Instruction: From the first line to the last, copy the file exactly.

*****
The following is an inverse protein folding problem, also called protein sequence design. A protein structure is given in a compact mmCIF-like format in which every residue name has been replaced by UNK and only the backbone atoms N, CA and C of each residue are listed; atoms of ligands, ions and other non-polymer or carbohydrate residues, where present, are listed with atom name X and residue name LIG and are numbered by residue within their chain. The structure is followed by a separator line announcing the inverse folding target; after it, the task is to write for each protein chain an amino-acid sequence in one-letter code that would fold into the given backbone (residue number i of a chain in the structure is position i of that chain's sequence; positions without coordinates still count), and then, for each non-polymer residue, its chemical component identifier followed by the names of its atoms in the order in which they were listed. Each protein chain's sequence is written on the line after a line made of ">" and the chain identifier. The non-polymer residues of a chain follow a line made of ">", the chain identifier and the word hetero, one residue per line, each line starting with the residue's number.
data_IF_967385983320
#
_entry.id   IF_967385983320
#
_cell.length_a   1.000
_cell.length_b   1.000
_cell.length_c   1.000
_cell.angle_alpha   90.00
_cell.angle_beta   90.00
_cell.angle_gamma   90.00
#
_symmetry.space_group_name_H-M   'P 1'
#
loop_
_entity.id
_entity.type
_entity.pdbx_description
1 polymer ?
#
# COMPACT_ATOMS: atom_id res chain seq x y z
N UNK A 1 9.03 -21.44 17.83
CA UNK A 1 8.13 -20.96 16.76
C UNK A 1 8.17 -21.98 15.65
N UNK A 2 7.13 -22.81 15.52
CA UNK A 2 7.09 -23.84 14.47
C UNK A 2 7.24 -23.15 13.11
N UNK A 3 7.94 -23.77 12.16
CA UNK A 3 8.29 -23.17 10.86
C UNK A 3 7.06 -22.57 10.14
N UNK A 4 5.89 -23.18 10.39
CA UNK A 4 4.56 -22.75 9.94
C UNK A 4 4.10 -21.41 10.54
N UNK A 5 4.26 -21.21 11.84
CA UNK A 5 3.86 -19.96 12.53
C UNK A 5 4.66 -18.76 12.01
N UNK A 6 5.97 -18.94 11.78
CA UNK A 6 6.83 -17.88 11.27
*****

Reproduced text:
The following is an inverse protein folding problem, also called protein sequence design. A protein structure is given in a compact mmCIF-like format in which every residue name has been replaced by UNK and only the backbone atoms N, CA and C of each residue are listed; atoms of ligands, ions and other non-polymer or carbohydrate residues, where present, are listed with atom name X and residue name LIG and are numbered by residue within their chain. The structure is followed by a separator line announcing the inverse folding target; after it, the task is to write for each protein chain an amino-acid sequence in one-letter code that would fold into the given backbone (residue number i of a chain in the structure is position i of that chain's sequence; positions without coordinates still count), and then, for each non-polymer residue, its chemical component identifier followed by the names of its atoms in the order in which they were listed. Each protein chain's sequence is written on the line after a line made of ">" and the chain identifier. The non-polymer residues of a chain follow a line made of ">", the chain identifier and the word hetero, one residue per line, each line starting with the residue's number.
data_IF_967385983320
#
_entry.id   IF_967385983320
#
_cell.length_a   1.000
_cell.length_b   1.000
_cell.length_c   1.000
_cell.angle_alpha   90.00
_cell.angle_beta   90.00
_cell.angle_gamma   90.00
#
_symmetry.space_group_name_H-M   'P 1'
#
loop_
_entity.id
_entity.type
_entity.pdbx_description
1 polymer ?
#
# COMPACT_ATOMS: atom_id res chain seq x y z
N UNK A 1 9.03 -21.44 17.83
CA UNK A 1 8.13 -20.96 16.76
C UNK A 1 8.17 -21.98 15.65
N UNK A 2 7.13 -22.81 15.52
CA UNK A 2 7.09 -23.84 14.47
C UNK A 2 7.24 -23.15 13.11
N UNK A 3 7.94 -23.77 12.16
CA UNK A 3 8.29 -23.17 10.86
C UNK A 3 7.06 -22.57 10.14
N UNK A 4 5.89 -23.18 10.39
CA UNK A 4 4.56 -22.75 9.94
C UNK A 4 4.10 -21.41 10.54
N UNK A 5 4.26 -21.21 11.84
CA UNK A 5 3.86 -19.96 12.53
C UNK A 5 4.66 -18.76 12.01
N UNK A 6 5.97 -18.94 11.78
CA UNK A 6 6.83 -17.88 11.27